For most of the last year, my inbox has been overflowing with tales from people like these:
The accounting professor whose bank closed his accounts — and whose audit of his own transactions found nothing remotely suspicious.
The tech executive whose entire family lost banking privileges because an estranged family member — with a single account linked to one parent’s account — committed a crime.
The former European central banker who served as a senior fellow at Harvard and abruptly lost his banking privileges with no explanation.
Every person — more than 1,000 wrote to me and my colleague Tara Siegel Bernard — volunteered a story of losing banking and credit-card accounts and included contact information. It’s not the sort of thing most people normally do if they have something to hide.
Banks say they need to close accounts they deem suspicious to prevent money laundering, fraud and terrorist financing. In addition, regulators are pressuring them to sniff harder for signs of dirty dealings.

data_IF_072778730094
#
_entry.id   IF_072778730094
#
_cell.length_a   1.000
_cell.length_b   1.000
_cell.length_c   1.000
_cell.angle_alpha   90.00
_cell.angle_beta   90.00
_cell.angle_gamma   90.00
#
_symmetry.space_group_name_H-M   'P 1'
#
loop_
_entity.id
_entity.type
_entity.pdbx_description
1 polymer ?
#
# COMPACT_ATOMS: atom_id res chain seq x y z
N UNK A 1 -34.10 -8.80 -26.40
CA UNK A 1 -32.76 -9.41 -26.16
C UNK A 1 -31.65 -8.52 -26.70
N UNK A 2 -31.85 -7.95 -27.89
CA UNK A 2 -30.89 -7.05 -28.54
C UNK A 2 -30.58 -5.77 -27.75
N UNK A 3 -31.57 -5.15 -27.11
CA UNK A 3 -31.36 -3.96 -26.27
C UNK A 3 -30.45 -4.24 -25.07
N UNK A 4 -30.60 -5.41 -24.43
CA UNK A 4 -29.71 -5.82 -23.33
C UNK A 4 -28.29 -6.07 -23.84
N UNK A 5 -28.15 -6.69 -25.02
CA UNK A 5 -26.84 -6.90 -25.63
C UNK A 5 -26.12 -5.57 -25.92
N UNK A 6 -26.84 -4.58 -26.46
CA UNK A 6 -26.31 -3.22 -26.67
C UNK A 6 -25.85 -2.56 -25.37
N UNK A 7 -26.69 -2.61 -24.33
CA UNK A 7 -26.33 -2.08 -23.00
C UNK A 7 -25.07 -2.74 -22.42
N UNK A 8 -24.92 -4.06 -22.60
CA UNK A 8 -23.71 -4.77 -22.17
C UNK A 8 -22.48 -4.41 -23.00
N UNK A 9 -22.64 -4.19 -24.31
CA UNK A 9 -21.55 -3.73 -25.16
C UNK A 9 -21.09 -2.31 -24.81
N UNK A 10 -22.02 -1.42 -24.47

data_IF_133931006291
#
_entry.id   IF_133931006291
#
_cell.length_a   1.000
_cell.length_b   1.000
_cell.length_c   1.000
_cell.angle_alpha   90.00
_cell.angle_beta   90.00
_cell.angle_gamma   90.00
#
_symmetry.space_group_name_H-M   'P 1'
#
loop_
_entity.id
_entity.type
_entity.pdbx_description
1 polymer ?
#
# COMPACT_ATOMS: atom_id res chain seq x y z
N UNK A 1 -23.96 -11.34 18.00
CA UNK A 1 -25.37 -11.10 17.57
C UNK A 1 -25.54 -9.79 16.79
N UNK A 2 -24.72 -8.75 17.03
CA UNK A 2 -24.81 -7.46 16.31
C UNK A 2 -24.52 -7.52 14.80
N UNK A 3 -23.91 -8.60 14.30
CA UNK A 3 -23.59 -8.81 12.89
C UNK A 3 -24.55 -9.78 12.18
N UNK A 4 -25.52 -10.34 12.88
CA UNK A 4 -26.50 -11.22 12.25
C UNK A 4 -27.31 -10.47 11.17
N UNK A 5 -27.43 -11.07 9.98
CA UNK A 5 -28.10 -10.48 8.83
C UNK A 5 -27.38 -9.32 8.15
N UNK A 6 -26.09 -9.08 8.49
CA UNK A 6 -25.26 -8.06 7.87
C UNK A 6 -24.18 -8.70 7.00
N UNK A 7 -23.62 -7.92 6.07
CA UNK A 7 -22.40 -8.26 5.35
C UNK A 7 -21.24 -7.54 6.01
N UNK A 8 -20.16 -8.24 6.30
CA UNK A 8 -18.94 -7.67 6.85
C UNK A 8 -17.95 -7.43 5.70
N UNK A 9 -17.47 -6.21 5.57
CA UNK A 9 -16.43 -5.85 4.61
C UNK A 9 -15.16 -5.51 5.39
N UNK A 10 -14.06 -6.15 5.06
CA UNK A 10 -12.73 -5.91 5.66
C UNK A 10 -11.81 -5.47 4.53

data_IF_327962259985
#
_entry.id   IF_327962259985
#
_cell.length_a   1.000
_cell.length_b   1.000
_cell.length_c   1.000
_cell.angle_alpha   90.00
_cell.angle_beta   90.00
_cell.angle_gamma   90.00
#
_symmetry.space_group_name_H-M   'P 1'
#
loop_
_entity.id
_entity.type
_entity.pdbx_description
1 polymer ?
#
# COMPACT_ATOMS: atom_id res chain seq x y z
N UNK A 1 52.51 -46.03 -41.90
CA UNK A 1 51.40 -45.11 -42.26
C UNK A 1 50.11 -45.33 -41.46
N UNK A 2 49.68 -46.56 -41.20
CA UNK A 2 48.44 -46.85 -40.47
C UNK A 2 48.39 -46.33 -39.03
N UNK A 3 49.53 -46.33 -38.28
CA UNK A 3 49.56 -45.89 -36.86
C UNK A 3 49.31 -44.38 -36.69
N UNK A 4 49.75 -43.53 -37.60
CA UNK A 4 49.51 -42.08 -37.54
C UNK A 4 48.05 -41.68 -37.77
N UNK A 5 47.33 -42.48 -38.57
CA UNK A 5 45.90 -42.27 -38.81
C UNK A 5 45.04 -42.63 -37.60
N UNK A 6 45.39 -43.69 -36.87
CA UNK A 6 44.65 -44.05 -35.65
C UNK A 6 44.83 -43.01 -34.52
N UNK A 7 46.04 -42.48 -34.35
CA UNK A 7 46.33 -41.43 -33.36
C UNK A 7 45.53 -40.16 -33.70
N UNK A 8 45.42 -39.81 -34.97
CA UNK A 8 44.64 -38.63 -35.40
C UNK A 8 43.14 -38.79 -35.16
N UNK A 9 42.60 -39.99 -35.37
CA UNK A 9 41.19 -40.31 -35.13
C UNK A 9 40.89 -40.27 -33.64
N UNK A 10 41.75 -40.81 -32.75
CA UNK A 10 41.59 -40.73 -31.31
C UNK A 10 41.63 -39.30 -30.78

But there are many frustrating things about this phenomenon: The account closings often come without warning. There is usually no recourse, appeal or explanation from the bank. Sometimes you find out you have lost banking privileges when you’re buying food at the grocery store and your debit and credit cards no longer work.
But losing your bank account isn’t just inconvenient. It’s scary. If you’re a small business, it disrupts your payroll and can damage your reputation in the community. Given no explanation, you wonder if you’ve been blacklisted or put on some kind of government watch list.
A big part of the mystery with these shuttered accounts is why banks often treat people with such casual callousness as they examine their behavior and then show them the door.
It doesn’t have to work this way. In the last few days, I asked Bank of America, Citibank, JPMorgan Chase and Wells Fargo about specific things they might do to make the eviction process different, without breaking any bank security laws.
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